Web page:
Social security and NICs beyond Brexit

  • Written By: David Yewdall, Alex Simpson
  • Published: Tue, 19 Jan 2021 12:30 GMT

A Brexit deal was announced by the UK government and the EU on 24 December. One key topic of ongoing negotiations is social security arrangements for cross-border workers moving between the UK, the EEA (the EU, plus Norway, Iceland and Liechtenstein) and Switzerland.

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The key principles underpinning cross-border social security arrangements as set out in the Brexit deal to date are summarised below. Please note that in all cases where home state social security charges should continue to apply, the individual or their employer should apply for a social security certificate in the home state. This is in order to relax the social security charges that otherwise may be due in the other country under its own domestic social security legislation.

Multi-state workers

Social security arrangements remain substantially unchanged for individuals whose work itinerary involves travelling between the UK and one or more states within either the EEA or Switzerland. Employees will continue to pay social security in the state where they habitually reside, which is defined as the place where they have the strongest personal connections, provided they perform at least 25% of their duties there.

If employees do not perform a substantial part of their activities within the state of their habitual residence, they will likely pay into the social security system of the state where their employer has its ‘registered office or place of business’.

Posted workers

Social security certificates for employees whose assignments between the UK and another state within the EEA or Switzerland started before 1 January 2021 remain valid until the certificate expires.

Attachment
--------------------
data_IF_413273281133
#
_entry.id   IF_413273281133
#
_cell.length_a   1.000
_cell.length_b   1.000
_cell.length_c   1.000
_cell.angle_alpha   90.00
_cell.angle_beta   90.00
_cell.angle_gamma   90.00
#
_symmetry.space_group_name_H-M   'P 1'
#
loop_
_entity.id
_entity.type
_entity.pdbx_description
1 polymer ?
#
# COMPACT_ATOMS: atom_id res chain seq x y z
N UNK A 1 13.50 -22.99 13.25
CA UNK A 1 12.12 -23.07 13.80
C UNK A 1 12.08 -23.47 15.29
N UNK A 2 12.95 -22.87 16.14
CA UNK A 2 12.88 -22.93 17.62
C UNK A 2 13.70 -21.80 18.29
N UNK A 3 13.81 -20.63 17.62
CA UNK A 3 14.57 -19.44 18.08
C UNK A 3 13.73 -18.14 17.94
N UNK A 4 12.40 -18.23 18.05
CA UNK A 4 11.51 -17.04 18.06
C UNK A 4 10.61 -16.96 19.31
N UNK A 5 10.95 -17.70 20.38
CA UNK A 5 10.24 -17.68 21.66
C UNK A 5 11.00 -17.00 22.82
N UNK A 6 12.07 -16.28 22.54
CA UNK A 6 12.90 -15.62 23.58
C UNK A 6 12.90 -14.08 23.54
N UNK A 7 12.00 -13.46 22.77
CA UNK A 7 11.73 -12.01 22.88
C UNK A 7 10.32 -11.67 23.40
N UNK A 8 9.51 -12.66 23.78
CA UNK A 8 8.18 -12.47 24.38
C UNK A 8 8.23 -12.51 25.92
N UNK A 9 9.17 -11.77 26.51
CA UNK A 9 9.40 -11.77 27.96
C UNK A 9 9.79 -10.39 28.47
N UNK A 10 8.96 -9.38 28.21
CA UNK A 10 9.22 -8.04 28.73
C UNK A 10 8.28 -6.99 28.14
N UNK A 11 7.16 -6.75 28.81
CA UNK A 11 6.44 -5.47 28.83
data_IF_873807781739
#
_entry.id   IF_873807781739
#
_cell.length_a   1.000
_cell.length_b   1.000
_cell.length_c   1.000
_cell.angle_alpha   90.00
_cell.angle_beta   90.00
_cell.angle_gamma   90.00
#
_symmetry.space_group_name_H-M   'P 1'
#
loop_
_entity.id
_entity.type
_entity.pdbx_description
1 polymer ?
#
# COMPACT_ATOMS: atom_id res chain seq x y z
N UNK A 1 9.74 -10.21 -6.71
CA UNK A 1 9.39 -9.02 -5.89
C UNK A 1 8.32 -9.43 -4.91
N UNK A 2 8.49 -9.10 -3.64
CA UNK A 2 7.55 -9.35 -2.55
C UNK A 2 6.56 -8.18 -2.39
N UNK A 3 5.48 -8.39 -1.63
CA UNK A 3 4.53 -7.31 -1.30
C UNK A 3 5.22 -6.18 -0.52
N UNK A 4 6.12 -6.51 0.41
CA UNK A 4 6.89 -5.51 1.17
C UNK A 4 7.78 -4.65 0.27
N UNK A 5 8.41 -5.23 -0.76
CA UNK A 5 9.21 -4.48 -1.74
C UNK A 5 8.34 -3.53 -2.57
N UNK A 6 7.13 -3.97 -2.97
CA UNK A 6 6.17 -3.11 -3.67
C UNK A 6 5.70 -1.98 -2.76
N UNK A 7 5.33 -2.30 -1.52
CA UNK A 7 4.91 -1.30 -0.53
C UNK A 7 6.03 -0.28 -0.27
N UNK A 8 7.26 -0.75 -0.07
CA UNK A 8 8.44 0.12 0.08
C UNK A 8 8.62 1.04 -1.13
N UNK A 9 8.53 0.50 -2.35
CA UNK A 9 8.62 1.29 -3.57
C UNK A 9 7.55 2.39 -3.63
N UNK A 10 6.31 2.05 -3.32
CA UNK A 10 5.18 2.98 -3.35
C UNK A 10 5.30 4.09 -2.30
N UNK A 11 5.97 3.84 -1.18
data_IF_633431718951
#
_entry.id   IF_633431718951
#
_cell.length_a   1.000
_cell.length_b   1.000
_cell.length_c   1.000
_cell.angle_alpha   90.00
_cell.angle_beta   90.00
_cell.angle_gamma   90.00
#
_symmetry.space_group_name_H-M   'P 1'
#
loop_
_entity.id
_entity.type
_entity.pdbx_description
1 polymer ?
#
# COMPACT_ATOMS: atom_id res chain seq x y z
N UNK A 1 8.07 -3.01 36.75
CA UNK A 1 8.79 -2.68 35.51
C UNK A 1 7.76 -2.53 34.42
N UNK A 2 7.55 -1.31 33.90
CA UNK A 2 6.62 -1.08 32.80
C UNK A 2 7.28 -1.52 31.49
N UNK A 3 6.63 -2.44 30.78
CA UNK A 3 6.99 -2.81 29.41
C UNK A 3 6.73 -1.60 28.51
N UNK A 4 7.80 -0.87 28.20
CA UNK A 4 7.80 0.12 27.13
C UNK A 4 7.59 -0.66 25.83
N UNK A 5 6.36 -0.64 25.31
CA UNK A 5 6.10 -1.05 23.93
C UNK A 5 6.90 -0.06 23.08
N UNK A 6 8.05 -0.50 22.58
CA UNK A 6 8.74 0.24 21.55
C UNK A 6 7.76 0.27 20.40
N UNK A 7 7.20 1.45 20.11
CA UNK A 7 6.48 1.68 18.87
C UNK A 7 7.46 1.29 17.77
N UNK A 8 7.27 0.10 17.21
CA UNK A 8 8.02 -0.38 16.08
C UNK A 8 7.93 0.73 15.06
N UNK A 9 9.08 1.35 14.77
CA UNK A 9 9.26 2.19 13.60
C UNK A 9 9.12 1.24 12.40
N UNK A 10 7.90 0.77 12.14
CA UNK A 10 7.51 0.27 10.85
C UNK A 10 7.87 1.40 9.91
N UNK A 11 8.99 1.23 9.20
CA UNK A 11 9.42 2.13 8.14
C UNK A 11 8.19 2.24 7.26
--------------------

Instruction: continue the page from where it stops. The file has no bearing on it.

For employees whose assignments commence after 31 December 2020, the social security arrangements vary depending on state, as follows:

  • EU states that have opted into the ‘detached worker’ rules and Switzerland: social security charges are payable in the assignee’s home state if the assignment is expected to last for no longer than two years. Social security charges may otherwise apply in the hosting state.
  • EU states that have opted out of the ‘detached worker’ rules: social security charges may be payable in the state to which the employee has been assigned.
  • Norway and Iceland: social security charges are payable in the assignee’s home state if the assignment is expected to last for no longer than three years or 12 months respectively.
  • Liechtenstein:  ‘Rest of World’ rules may apply. This means home country social security charges may apply for the first 52 weeks of the assignment

HMRC has already confirmed that Austria, Hungary, Portugal and Sweden have so far opted into the detached worker rules. The remaining EU states have until 1 February 2021 to opt in or out. In the interim, it remains possible to apply for social security certificates in the home state if it has yet to opt in or out.

Currently, there is no guidance as to whether or not the certification periods stated above may be extended. Under pre-Brexit arrangements, the social security certificate could be extended from two to five years. To protect against the risk of being required to pay social security in the hosting state, employers may wish to consider limiting assignments to less than two years, though we consider there may be an announcement in the coming weeks and months to confirm that extensions may be permitted.

We expect further guidance to be published by HMRC shortly on the finer details of the social security arrangements and clarity over which countries have opted in or out of the detached worker rules. We anticipate being in a position to provide you with another update in the next few weeks. If you would like to discuss social security arrangements with one of our global mobility specialists, please do contact us.


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By necessity, this briefing can only provide a short overview and it is essential to seek professional advice before applying the contents of this article. This briefing does not constitute advice nor a recommendation relating to the acquisition or disposal of investments. No responsibility can be taken for any loss arising from action taken or refrained from on the basis of this publication. Details correct at time of writing.


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